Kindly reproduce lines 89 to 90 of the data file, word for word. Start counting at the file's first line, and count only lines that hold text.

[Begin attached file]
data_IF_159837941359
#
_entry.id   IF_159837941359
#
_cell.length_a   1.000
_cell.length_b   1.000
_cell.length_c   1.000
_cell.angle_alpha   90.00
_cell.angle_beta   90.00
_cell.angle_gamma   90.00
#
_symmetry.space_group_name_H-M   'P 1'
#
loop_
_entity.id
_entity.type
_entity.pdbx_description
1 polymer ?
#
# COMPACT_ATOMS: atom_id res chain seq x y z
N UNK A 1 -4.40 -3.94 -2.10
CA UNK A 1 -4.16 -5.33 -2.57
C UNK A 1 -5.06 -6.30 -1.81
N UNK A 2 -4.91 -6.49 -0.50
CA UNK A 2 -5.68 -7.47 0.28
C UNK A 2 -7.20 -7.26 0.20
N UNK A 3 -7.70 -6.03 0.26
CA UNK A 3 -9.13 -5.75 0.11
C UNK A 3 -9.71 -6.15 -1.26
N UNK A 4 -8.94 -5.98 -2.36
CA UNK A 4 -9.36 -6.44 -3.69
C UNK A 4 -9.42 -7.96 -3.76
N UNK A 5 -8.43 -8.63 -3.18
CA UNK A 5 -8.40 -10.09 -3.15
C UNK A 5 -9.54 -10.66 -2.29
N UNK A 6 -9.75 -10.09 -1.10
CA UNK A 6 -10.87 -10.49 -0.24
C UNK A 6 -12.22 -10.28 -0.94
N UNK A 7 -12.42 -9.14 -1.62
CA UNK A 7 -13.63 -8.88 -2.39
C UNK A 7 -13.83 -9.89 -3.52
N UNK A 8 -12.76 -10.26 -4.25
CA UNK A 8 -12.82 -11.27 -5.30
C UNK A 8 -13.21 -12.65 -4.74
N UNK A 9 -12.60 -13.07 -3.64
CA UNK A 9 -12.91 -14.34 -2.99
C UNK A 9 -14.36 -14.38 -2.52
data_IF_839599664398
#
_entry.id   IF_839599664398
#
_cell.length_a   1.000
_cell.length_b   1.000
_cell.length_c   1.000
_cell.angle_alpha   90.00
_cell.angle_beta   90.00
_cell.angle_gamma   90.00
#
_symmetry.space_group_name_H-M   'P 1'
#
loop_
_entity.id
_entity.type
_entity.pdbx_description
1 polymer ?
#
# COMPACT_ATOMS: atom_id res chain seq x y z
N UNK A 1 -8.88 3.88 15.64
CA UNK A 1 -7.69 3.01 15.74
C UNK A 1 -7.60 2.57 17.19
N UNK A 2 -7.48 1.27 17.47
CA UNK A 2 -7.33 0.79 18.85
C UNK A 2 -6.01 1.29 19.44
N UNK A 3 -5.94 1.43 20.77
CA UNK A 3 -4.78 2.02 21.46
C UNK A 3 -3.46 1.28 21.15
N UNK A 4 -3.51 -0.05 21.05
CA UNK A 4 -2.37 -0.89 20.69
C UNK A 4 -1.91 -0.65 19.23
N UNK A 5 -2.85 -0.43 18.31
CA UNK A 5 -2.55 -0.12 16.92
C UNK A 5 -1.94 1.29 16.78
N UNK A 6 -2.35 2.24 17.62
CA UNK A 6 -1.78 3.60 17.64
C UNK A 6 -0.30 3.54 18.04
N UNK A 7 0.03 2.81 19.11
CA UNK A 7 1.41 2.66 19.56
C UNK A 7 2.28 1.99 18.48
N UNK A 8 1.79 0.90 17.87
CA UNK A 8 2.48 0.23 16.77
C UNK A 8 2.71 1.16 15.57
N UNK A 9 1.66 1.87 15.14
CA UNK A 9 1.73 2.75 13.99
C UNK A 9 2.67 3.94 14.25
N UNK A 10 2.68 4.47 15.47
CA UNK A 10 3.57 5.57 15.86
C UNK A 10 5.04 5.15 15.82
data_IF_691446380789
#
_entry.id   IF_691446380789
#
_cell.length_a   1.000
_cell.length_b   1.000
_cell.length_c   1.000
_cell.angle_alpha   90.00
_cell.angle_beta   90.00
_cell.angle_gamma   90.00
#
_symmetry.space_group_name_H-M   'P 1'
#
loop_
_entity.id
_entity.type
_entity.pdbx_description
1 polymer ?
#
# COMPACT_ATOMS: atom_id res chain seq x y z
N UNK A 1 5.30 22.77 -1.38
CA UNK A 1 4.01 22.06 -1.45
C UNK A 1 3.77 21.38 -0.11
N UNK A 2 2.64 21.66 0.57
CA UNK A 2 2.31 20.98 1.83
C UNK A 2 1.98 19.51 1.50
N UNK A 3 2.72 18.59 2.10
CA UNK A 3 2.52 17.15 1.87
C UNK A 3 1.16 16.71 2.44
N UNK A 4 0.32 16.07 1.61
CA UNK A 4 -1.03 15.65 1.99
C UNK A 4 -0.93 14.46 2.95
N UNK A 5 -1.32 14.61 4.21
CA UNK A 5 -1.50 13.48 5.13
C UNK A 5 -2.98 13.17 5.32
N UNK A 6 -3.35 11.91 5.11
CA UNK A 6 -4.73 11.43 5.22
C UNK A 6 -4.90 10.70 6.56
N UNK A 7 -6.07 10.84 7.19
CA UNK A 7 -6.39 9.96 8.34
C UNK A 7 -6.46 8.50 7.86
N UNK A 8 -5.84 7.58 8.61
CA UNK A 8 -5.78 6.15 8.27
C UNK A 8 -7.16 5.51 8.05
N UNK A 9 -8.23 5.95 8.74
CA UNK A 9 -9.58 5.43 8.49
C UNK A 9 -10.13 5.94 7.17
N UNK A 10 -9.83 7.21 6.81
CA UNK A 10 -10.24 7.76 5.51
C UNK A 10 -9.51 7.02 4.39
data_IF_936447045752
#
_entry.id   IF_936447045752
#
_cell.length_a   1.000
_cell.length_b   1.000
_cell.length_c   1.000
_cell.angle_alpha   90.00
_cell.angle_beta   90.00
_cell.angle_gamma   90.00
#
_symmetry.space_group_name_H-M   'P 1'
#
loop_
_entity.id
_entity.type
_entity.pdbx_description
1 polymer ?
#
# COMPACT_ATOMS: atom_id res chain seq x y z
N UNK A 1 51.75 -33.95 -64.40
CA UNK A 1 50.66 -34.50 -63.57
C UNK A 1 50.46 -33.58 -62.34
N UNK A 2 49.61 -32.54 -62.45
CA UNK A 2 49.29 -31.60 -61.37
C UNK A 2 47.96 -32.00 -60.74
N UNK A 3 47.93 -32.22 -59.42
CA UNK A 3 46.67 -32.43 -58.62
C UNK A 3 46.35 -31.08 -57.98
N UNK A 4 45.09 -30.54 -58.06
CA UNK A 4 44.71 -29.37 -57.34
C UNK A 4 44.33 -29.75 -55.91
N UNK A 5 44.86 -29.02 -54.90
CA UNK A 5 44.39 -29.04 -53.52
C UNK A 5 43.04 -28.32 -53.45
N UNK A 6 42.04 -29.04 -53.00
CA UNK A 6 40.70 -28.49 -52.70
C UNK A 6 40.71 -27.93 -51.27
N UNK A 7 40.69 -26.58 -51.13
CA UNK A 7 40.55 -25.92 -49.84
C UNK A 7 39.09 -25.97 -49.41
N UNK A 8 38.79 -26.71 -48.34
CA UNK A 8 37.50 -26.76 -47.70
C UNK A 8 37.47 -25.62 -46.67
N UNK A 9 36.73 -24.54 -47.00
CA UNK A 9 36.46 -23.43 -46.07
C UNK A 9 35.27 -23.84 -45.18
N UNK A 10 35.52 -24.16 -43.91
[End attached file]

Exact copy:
N UNK A 8 1.79 0.90 17.87
CA UNK A 8 2.48 0.23 16.77